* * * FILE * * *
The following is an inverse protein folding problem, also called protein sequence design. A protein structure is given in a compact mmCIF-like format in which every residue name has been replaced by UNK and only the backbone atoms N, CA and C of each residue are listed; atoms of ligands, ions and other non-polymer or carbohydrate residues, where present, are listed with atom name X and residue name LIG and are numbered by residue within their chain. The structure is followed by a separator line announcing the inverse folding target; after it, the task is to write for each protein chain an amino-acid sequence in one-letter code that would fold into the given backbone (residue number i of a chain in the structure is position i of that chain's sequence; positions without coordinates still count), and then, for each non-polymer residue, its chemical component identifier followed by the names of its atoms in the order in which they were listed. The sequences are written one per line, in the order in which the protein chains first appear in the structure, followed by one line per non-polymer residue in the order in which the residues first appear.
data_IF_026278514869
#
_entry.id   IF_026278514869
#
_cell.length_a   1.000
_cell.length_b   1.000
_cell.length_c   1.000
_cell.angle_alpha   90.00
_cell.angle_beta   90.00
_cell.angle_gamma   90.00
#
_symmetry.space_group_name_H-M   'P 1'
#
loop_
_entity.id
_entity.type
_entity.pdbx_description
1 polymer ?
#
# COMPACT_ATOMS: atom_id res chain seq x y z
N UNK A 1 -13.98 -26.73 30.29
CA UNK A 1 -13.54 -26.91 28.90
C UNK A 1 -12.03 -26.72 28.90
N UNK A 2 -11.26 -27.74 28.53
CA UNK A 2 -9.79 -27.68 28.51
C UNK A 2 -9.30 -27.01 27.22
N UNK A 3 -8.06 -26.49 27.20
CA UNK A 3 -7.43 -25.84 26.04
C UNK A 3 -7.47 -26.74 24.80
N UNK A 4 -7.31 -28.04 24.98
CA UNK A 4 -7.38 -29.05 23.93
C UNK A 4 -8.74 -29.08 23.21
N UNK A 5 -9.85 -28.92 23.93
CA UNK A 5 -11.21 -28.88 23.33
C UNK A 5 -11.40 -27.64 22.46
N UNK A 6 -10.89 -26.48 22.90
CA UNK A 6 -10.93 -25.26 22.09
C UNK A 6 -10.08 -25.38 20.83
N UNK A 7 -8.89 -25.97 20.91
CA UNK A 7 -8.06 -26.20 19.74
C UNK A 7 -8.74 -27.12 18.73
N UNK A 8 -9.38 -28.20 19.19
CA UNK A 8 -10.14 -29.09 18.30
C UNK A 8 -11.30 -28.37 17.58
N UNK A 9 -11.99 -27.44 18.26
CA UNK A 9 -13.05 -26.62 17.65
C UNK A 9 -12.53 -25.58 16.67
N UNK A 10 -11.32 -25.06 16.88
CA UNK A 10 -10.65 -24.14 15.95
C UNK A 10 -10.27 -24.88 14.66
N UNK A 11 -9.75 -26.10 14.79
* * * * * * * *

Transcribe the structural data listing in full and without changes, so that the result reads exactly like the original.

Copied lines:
The following is an inverse protein folding problem, also called protein sequence design. A protein structure is given in a compact mmCIF-like format in which every residue name has been replaced by UNK and only the backbone atoms N, CA and C of each residue are listed; atoms of ligands, ions and other non-polymer or carbohydrate residues, where present, are listed with atom name X and residue name LIG and are numbered by residue within their chain. The structure is followed by a separator line announcing the inverse folding target; after it, the task is to write for each protein chain an amino-acid sequence in one-letter code that would fold into the given backbone (residue number i of a chain in the structure is position i of that chain's sequence; positions without coordinates still count), and then, for each non-polymer residue, its chemical component identifier followed by the names of its atoms in the order in which they were listed. The sequences are written one per line, in the order in which the protein chains first appear in the structure, followed by one line per non-polymer residue in the order in which the residues first appear.
data_IF_026278514869
#
_entry.id   IF_026278514869
#
_cell.length_a   1.000
_cell.length_b   1.000
_cell.length_c   1.000
_cell.angle_alpha   90.00
_cell.angle_beta   90.00
_cell.angle_gamma   90.00
#
_symmetry.space_group_name_H-M   'P 1'
#
loop_
_entity.id
_entity.type
_entity.pdbx_description
1 polymer ?
#
# COMPACT_ATOMS: atom_id res chain seq x y z
N UNK A 1 -13.98 -26.73 30.29
CA UNK A 1 -13.54 -26.91 28.90
C UNK A 1 -12.03 -26.72 28.90
N UNK A 2 -11.26 -27.74 28.53
CA UNK A 2 -9.79 -27.68 28.51
C UNK A 2 -9.30 -27.01 27.22
N UNK A 3 -8.06 -26.49 27.20
CA UNK A 3 -7.43 -25.84 26.04
C UNK A 3 -7.47 -26.74 24.80
N UNK A 4 -7.31 -28.04 24.98
CA UNK A 4 -7.38 -29.05 23.93
C UNK A 4 -8.74 -29.08 23.21
N UNK A 5 -9.85 -28.92 23.93
CA UNK A 5 -11.21 -28.88 23.33
C UNK A 5 -11.40 -27.64 22.46
N UNK A 6 -10.89 -26.48 22.90
CA UNK A 6 -10.93 -25.26 22.09
C UNK A 6 -10.08 -25.38 20.83
N UNK A 7 -8.89 -25.97 20.91
CA UNK A 7 -8.06 -26.20 19.74
C UNK A 7 -8.74 -27.12 18.73
N UNK A 8 -9.38 -28.20 19.19
CA UNK A 8 -10.14 -29.09 18.30
C UNK A 8 -11.30 -28.37 17.58
N UNK A 9 -11.99 -27.44 18.26
CA UNK A 9 -13.05 -26.62 17.65
C UNK A 9 -12.53 -25.58 16.67
N UNK A 10 -11.32 -25.06 16.88
CA UNK A 10 -10.65 -24.14 15.95
C UNK A 10 -10.27 -24.88 14.66
N UNK A 11 -9.75 -26.10 14.79